- Phase I – includes safety tests of the tested substance evaluated in a group of several healthy volunteers, where their metabolism, absorption, possible toxic effects and interaction with the substances taken are studied
- Phase II – assesses the safety and efficacy of the tested substance in a specific group of patients; the relation between the amount of the dose administrated and the action effect is also evaluated in this phase.
- Phase III – the final confirmation of the efficacy of the tested substance in the treatment of a given specified, evaluated in a large group of patients.
- Phase IV – consist of clinical research conducted on drugs or medical devices that have already obtained approval, also named post marketing studies. In this phase, it is also possible to assess new indications for previously registered medicinal products.
A special kind of clinical trials is bioequivalence studies that are conducted for generic medicinal products (generic drugs, substitutes). The aim of these studies is to confirm the pharmaceutical and clinical equivalence of a generic medicine with an original medicine in a group of healthy volunteers.
Clinical trials are carried out in an objective and accurate manner to confirm whether a given medicine or medical device is safe and effective. Participants in clinical trials are subjected to detailed tests and observation. Each registered clinical trial is conducted after obtaining a positive opinion of the Ethics Committee, in accordance with the guidelines of Good Clinical Practice (GCP) and legal regulations. Clinical trials are carried out by a team with the appropriate education and experience in conducting this type of research: specialist doctors, research coordinators, monitors, pharmacologists, as well as a medical and nursing team.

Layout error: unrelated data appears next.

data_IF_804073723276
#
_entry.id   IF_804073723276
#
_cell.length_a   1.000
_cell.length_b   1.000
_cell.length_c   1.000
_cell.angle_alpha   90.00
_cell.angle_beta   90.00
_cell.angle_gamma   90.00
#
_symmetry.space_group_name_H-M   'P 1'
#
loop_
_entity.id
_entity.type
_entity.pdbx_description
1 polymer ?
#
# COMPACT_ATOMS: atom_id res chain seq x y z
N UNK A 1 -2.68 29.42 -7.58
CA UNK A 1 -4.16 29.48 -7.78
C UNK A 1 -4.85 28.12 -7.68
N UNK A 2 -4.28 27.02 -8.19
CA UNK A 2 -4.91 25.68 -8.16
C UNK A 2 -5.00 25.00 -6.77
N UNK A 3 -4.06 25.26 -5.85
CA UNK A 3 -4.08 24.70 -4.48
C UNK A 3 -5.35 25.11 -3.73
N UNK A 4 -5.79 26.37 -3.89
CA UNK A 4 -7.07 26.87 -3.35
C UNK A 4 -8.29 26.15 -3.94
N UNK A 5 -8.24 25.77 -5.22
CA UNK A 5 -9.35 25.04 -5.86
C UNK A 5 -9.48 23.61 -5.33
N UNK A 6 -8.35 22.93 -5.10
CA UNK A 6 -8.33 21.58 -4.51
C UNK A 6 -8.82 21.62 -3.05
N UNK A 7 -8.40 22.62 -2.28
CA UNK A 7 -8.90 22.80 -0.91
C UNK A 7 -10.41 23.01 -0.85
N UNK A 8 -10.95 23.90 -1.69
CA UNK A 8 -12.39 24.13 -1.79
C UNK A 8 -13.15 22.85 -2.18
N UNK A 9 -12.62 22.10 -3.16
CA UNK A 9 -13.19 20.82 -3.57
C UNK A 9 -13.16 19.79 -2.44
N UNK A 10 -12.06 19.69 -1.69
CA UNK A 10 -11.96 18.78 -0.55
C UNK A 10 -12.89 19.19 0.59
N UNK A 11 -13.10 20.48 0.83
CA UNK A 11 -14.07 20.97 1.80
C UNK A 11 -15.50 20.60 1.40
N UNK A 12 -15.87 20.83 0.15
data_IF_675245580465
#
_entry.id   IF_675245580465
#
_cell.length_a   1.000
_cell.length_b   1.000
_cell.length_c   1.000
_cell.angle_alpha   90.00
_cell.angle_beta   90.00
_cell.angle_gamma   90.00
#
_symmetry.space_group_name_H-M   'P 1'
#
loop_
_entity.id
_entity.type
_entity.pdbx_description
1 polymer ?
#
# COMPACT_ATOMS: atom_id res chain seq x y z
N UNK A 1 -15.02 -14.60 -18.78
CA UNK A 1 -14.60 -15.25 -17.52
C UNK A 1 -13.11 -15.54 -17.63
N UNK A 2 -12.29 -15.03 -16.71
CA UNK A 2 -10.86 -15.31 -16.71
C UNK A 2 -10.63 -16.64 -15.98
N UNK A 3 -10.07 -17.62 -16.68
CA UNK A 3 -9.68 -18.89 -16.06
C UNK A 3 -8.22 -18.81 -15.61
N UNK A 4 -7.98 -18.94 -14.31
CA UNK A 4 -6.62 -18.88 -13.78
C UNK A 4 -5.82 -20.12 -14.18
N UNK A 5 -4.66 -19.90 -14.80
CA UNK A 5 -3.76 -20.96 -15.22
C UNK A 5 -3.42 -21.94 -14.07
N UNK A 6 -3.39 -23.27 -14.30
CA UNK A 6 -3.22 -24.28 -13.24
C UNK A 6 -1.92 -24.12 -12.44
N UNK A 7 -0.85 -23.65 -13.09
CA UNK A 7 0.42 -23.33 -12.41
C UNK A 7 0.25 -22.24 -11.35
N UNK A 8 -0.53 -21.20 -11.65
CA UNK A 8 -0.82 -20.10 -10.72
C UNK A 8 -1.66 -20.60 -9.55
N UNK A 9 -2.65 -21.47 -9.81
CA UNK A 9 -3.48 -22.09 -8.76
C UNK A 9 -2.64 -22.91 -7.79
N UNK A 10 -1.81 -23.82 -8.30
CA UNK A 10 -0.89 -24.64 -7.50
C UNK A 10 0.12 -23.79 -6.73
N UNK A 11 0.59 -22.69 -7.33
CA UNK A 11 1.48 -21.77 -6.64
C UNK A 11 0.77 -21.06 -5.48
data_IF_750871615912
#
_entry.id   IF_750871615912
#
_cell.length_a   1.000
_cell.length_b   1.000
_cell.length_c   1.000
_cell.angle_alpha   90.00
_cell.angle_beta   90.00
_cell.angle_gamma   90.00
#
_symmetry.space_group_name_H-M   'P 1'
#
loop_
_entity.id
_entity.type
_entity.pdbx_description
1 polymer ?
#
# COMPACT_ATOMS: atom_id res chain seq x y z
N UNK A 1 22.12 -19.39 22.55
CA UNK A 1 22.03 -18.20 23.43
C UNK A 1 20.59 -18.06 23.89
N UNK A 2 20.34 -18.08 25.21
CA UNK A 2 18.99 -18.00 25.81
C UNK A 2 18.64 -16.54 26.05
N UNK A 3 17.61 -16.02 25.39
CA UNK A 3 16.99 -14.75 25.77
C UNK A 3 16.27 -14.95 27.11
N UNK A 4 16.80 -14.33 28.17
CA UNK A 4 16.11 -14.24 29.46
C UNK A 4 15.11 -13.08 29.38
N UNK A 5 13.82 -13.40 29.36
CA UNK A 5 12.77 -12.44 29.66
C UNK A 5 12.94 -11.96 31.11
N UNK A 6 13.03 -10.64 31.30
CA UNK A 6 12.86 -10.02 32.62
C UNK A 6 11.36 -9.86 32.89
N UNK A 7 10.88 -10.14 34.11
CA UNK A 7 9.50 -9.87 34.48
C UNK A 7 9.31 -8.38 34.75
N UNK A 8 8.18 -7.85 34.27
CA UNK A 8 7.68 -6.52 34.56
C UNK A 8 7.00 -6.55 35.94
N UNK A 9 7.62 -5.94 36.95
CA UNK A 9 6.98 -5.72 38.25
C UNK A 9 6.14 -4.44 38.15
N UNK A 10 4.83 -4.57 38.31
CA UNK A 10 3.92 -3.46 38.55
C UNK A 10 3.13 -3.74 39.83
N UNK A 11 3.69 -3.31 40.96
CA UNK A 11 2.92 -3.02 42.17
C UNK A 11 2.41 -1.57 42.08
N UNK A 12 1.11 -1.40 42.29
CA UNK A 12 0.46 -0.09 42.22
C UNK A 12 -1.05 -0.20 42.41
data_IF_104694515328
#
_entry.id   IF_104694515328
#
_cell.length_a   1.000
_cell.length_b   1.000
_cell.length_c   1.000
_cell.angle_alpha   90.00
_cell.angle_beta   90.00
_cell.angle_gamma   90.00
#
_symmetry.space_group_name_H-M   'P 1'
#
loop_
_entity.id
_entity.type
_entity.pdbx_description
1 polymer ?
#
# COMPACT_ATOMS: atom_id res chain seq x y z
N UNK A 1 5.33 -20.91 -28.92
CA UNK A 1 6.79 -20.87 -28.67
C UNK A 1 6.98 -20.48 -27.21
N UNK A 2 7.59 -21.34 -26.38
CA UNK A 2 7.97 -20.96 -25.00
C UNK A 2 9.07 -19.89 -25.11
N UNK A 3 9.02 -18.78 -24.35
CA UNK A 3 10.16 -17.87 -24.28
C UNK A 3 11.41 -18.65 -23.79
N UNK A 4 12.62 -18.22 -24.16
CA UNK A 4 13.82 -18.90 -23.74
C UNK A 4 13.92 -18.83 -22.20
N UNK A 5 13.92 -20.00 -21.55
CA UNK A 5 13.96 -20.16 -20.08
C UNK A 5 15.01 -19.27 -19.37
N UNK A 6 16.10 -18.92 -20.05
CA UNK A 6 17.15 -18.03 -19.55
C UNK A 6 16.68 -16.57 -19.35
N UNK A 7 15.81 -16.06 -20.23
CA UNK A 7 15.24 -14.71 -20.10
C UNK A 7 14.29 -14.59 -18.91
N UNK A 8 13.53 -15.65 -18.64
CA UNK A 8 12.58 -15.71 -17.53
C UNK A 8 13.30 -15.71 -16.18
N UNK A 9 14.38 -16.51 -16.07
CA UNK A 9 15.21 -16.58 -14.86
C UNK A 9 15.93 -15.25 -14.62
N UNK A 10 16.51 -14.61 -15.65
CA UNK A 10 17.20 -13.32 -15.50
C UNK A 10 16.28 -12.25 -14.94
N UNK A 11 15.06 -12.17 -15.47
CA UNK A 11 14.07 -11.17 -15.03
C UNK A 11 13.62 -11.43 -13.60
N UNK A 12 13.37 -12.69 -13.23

What are the benefits of clinical trials?
- Participant access to innovative therapies and treatments,
- Participation of patients in research programmes,
- Participants receiving free care provided by qualified medical personnel,
- Detailed monitoring of health status during the tests,
- Helping others through the personal contribution to the development of medical science.
Who can take part in a clinical trial?
Clinical trial participants are recruited on the basis of inclusion criteria, which are detailed in the protocol of each trial.
Depending on the phase of the study, specific groups of participants can be eligible: healthy volunteers or people with a specific disease.
What are the responsibilities of a clinical trial participant?
The participant applies for the trial voluntarily by signing an informed consent form participation in the trial. Participation in a clinical trial requires that the participant adheres to the doctor’s recommendations, attends follow-up visits, and informs the doctor of any ailments that arise in the course of the test.
Is it possible to withdraw from participation in a clinical trial?
A participant may withdraw from a clinical trial at any time, without incurring any consequences. Before making a decision to withdraw, it is worth consulting the doctor conducting the research, who will answer all questions to dispel the participant’s doubts.